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Shoulders, Triceps & Traps

Dennis James' delts are swole like melons because
djdelt.jpg
he works them heavy from all angles.

 
The shoulders, triceps and trapezius, or "traps" have been combined into one workout because they all work together. The exercises below, performed in the following sequence, can optimize this relationship between the three muscles for optimum mass building.
 
Military Or Shoulder Press 
This is the king of mass-building exercises for the shoulders, and indirectly trains the triceps, and, to a minimal degree, the trapezius.
 
It should be performed through an incomplete range of motion to avoid injury to the shoulders, particularly the rotator cuffs.
 
Lighter sets may be performed through a full range of motion afterward to optimize the mass that may be obtained from stretching the shoulders during the exercise.
 
 
     

                                                                     Dips 
         For shoulder and tricep training dips are best performed mostly at a 90 degree angle, maximizing the involvement of the delts and tris while minimizing the support of the pecs, but still allowing them to be worked indirectly.
 
         Upon failure the set may be extended by pushing yourself up with your feet, or by having a partner hold your feet and help you over the bar. Strict negatives with your full bodyweight should still be performed.
 
         A dip machine may also alternately be used.

 

                                       Shrugs
         Shrugs are the main mass builder for the trapezius. They negligibly involve the deltoids as well.
 
         Shrugs should be performed by taking a shoulder-width or slightly wider grip on the bar and raising the shoulders as high as possible before slowly and strictly lowering them.
 
          Shrugs can be performed with or without straps. Using straps will allow the traps to handle more weight before the grip becomes a factor, but not using straps will maximize forearm development. I can do reps with four plates on each side without straps, so they are not entirely necessary if the forearms are conditioned first.

                                    Tricep Pushdowns
          Triceps pushdowns are the main mass builder primarily targeting the triceps. They do, however, still involve the serratus anterior and abs to a great extent and moderately involve the rear delts, especially when doing cheat reps.
 
         The heaviest sets should be performed with cheat reps, swinging the upper body and using your weight to force the bar down bedfore doing strict negatives. Lighter sets should be done with slower and stricter positive reps.

                                  Upright Rows
             Upright rows, while focusing more heavily on the shoulders, also significantly involve the trapezius. Performing them after both presses and rows helps maximize the effectiveness of this exercise in developing both muscles.
 
             Heaviest sets should involve jerking the weight up to eye or nose level before slowly lowering it for a strict negative. Lighter sets should be performed slowly, smoothly and strictly.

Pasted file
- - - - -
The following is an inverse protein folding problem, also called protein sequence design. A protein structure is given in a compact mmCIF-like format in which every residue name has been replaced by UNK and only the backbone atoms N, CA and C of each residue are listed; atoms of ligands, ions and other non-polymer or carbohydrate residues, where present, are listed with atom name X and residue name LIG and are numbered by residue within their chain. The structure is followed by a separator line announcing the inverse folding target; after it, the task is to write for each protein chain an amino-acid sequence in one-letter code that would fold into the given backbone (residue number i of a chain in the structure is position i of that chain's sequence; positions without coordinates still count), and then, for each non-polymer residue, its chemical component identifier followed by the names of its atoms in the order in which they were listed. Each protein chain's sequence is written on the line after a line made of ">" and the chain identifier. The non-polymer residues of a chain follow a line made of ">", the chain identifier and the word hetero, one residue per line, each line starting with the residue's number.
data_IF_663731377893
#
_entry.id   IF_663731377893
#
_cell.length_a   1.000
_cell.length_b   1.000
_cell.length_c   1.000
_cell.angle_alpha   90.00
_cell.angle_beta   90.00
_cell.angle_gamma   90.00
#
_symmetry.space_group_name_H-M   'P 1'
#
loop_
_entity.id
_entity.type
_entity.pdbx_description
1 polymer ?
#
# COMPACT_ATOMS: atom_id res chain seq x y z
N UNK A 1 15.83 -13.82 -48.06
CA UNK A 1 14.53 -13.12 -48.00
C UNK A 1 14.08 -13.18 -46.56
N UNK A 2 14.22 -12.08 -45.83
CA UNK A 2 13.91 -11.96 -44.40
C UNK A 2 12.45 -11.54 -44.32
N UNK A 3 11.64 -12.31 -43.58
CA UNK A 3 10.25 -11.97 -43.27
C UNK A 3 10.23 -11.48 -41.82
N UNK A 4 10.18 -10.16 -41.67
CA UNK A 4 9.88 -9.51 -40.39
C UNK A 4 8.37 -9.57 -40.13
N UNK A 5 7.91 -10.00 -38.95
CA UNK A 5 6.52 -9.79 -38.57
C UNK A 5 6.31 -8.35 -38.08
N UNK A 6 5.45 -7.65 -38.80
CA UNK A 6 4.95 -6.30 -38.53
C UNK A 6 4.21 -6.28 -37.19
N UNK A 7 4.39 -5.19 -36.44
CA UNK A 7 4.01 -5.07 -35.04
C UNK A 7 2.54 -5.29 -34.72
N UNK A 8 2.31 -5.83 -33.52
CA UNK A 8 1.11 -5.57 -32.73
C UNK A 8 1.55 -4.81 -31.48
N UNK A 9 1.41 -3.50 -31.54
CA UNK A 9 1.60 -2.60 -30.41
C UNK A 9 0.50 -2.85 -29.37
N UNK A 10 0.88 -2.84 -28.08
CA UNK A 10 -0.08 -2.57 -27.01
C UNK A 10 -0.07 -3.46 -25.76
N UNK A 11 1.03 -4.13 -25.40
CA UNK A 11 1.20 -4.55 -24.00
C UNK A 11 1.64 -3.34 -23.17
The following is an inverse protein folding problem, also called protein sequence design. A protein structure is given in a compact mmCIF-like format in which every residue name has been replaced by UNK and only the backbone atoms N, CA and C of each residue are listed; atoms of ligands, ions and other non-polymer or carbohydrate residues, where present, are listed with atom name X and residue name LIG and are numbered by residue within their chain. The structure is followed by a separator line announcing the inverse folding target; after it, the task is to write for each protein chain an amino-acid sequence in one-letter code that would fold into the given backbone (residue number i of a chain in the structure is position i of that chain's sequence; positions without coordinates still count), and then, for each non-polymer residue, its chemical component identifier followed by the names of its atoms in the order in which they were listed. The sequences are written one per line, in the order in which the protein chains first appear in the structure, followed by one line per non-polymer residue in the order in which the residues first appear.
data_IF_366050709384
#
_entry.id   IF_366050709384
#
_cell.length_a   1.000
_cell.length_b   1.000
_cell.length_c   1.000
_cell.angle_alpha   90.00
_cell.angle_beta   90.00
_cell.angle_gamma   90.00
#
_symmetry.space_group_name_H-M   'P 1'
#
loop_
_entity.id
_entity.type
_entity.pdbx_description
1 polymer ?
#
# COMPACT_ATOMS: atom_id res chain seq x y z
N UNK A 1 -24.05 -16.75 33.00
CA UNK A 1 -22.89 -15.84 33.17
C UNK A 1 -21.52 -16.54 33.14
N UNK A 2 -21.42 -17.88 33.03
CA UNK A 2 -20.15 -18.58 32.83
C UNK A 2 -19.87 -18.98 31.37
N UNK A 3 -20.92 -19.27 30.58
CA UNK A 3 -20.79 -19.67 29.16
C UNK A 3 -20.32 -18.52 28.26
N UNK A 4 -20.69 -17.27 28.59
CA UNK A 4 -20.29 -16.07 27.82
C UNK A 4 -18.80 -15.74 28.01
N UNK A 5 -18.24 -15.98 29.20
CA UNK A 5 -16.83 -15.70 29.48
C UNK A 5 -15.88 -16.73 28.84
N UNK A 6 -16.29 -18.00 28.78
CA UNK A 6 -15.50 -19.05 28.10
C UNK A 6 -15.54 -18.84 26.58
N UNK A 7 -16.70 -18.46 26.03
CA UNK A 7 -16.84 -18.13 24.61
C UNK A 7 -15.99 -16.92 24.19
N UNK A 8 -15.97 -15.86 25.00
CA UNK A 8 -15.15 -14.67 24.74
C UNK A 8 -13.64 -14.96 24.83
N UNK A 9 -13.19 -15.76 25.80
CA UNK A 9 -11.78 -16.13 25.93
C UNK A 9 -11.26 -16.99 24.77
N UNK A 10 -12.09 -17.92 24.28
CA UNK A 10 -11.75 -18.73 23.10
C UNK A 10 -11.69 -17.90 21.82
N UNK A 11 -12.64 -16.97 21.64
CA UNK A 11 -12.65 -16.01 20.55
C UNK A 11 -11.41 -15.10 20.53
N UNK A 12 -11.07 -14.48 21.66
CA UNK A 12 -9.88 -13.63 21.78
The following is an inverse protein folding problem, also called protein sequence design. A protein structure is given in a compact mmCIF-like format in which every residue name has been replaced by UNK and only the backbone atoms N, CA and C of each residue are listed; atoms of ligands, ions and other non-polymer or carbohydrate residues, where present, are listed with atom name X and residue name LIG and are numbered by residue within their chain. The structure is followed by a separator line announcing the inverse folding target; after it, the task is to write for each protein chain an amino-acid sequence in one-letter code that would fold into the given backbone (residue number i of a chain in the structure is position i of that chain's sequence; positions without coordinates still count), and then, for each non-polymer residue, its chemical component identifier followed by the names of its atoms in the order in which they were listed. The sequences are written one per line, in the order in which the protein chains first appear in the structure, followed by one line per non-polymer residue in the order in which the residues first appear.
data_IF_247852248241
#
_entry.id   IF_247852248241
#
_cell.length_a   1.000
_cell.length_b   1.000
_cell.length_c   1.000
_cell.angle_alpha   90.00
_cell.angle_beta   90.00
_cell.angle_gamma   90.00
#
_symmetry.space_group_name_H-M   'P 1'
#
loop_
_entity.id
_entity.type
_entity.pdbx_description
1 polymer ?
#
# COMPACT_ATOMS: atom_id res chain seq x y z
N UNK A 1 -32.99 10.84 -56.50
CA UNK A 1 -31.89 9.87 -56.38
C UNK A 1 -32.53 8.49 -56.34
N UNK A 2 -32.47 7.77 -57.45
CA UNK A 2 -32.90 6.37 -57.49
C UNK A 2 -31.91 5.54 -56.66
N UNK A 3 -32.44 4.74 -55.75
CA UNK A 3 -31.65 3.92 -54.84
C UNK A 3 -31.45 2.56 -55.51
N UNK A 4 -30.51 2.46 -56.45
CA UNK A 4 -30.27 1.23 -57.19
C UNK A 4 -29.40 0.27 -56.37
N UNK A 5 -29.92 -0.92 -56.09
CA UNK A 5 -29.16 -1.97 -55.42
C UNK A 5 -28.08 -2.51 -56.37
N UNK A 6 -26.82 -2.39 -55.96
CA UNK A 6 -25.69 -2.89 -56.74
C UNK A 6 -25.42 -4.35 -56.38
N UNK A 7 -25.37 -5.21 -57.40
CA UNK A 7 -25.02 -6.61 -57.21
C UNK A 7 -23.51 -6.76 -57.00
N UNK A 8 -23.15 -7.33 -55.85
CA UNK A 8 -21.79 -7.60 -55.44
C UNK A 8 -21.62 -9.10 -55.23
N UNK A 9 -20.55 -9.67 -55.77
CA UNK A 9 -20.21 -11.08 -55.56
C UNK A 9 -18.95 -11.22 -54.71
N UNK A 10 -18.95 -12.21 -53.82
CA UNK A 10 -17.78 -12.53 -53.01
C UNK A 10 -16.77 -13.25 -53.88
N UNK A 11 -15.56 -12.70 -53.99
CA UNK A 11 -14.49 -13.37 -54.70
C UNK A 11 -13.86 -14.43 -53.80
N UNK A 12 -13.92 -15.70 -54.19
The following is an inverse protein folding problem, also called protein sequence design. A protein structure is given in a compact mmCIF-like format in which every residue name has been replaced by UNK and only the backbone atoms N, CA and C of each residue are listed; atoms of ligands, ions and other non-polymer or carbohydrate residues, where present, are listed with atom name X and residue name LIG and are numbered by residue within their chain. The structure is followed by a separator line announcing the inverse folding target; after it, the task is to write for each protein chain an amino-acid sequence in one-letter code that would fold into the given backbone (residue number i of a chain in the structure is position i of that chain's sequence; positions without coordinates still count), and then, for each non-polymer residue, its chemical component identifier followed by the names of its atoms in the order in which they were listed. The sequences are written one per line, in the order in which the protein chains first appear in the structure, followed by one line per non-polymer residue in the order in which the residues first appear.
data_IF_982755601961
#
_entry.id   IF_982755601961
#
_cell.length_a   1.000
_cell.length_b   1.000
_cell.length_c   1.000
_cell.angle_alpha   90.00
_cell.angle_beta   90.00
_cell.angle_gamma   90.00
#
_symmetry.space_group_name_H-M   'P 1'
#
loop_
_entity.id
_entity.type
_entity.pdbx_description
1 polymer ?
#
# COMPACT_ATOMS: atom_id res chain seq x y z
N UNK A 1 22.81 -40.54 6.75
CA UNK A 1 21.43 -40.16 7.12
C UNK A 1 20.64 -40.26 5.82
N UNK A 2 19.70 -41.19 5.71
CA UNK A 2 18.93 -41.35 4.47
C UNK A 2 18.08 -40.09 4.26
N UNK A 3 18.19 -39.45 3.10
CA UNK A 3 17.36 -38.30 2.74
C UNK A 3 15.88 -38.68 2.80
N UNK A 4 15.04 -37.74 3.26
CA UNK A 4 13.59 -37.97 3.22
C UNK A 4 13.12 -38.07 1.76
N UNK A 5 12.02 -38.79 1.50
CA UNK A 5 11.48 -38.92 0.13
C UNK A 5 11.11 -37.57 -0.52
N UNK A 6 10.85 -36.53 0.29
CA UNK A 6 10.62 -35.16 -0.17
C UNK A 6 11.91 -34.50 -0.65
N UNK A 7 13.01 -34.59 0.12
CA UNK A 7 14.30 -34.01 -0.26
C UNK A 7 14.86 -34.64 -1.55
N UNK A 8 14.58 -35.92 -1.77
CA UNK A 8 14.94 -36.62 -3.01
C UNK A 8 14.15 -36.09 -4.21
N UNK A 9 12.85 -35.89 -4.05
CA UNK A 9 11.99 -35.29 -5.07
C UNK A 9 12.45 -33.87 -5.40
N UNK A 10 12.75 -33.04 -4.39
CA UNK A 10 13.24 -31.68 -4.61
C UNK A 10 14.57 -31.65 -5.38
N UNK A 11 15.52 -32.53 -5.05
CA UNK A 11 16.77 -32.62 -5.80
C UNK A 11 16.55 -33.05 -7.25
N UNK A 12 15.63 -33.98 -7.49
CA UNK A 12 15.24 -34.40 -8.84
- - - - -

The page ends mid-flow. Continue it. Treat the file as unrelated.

Overhead Dumbbell Extensions
         These are extremely effective in developing the medial, or inside head of the triceps. To maximize the intensity of the set and further contribute to shoulder development the dumbells should be pressed overhead on the positive and continue to be lowered slowly for a strict negative upon failure.

                           Front Lateral Raises (Optional)
      Your front delts will  probably get enough stimulation from heavy benches, military presses and dips to make this exercise unnecessary.  If you do, however, feel the need to perform this movement the dumbbells or cables should be jerked up and lowered strictly, but taking great care to warm up properly so as not to injure the shoulders or rotator cuffs. Slower and stricter positives should be done as you descend.

                                    Side Lateral Raises  
    This exercise primarily works the medial delts, while minimally involving the trapezius. The dumbbells or cables should be jerked up until the arms are horizontally extended from the side of the body and lowered strictly, but taking great care to warm up properly so as not to injure the shoulders or rotator cuffs. Slower and stricter positives should be done as you descend.

              Reverse Grip Cable Pushdown (1 Handed) 
    This exercise, as any tricep exercise where the backs of the hands are extended outward, places more emphasis on the lateral or outer head of the triceps.
 
    It is performed by taking the one-handed cable in an underhand grip and lowering the hand toward the floor while moving the upper arm as little as possible. As always, you should cheat on the heavier sets but keep the negatives slow and strict and do stricter positives on the lighter sets.

                            Prone, Incline Rear LateralRaises   
    I learned about this exercise from an article by Dennis James. It is absolutely the most effective exercise there is for effectively targeting the rear delts.
 
    It should be performed by lying face-down on an incline bench and slowly raising the dumbbells straight back. You will really feel this one burn right in the backs of the shoulders if you are doing it correctly.

                       Close-Grip Bench Presses

 

            These should be relatively self-explanatory. They may be performed with either a barbell or a biangular pressing machine such as the Hammer Strength Chest press. The purpose of this exercise is to work the frontal shoulders and triceps with indirect pectoral support one last time after each part has been worked individually. A three set reverse pyramid is recommended.  Pushups may also be added or substituted if so desired.